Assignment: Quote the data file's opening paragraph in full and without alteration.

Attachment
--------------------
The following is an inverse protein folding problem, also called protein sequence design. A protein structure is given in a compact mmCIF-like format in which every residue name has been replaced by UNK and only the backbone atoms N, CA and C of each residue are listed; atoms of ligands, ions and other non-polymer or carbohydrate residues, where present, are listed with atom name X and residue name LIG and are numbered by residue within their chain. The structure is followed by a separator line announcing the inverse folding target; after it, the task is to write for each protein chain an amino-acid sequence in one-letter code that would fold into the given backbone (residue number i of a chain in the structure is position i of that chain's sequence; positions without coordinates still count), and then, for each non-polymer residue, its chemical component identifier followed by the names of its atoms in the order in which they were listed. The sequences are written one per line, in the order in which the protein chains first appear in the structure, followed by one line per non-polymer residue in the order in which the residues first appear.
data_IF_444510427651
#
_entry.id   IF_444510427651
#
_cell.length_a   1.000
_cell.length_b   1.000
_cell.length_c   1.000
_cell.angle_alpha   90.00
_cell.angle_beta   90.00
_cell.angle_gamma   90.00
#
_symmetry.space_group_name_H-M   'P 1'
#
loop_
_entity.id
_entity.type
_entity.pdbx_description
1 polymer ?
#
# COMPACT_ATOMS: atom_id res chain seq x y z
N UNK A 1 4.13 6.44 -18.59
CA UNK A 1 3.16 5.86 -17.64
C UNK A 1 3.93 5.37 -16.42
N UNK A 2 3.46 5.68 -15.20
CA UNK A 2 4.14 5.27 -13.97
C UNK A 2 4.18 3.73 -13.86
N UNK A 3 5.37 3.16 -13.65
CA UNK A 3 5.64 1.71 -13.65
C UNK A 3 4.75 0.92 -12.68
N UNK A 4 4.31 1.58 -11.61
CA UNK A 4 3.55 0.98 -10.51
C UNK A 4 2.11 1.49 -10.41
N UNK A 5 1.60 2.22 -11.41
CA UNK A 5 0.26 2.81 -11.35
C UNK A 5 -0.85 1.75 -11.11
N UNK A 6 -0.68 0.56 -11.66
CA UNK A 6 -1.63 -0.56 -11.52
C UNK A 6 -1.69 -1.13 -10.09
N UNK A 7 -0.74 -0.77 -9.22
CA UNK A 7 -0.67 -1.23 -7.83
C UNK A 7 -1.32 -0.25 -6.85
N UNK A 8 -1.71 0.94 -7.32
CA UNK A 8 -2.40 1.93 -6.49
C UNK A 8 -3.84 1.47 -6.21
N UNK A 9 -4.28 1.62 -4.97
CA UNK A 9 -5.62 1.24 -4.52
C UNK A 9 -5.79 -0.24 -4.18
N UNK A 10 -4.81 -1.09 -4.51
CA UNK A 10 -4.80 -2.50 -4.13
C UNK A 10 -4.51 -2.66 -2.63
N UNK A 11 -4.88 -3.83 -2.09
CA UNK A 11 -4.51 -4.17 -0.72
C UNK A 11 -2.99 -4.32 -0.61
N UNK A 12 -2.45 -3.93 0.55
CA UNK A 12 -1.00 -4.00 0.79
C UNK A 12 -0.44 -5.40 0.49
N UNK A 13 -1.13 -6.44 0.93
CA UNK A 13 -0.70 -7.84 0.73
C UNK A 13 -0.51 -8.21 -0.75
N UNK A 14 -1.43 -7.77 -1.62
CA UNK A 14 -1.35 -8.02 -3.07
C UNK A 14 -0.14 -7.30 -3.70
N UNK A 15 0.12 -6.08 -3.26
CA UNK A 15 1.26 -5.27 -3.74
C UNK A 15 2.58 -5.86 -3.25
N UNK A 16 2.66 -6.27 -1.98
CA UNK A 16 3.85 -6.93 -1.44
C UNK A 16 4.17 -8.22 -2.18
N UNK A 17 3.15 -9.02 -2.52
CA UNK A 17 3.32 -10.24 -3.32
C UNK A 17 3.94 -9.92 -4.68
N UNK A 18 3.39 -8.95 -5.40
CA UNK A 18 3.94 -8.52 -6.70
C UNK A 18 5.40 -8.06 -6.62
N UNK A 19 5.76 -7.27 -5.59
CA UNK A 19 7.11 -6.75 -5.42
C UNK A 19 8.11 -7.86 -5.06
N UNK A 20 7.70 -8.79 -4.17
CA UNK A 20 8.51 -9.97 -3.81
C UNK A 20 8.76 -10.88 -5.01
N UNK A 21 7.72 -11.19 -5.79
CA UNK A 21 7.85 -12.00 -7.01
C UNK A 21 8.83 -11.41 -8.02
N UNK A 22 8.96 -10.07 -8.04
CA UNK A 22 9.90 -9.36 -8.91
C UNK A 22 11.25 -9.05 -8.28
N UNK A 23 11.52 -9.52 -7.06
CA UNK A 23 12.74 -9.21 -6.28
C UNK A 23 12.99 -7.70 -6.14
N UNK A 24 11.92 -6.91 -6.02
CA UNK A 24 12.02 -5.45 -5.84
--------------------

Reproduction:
The following is an inverse protein folding problem, also called protein sequence design. A protein structure is given in a compact mmCIF-like format in which every residue name has been replaced by UNK and only the backbone atoms N, CA and C of each residue are listed; atoms of ligands, ions and other non-polymer or carbohydrate residues, where present, are listed with atom name X and residue name LIG and are numbered by residue within their chain. The structure is followed by a separator line announcing the inverse folding target; after it, the task is to write for each protein chain an amino-acid sequence in one-letter code that would fold into the given backbone (residue number i of a chain in the structure is position i of that chain's sequence; positions without coordinates still count), and then, for each non-polymer residue, its chemical component identifier followed by the names of its atoms in the order in which they were listed. The sequences are written one per line, in the order in which the protein chains first appear in the structure, followed by one line per non-polymer residue in the order in which the residues first appear.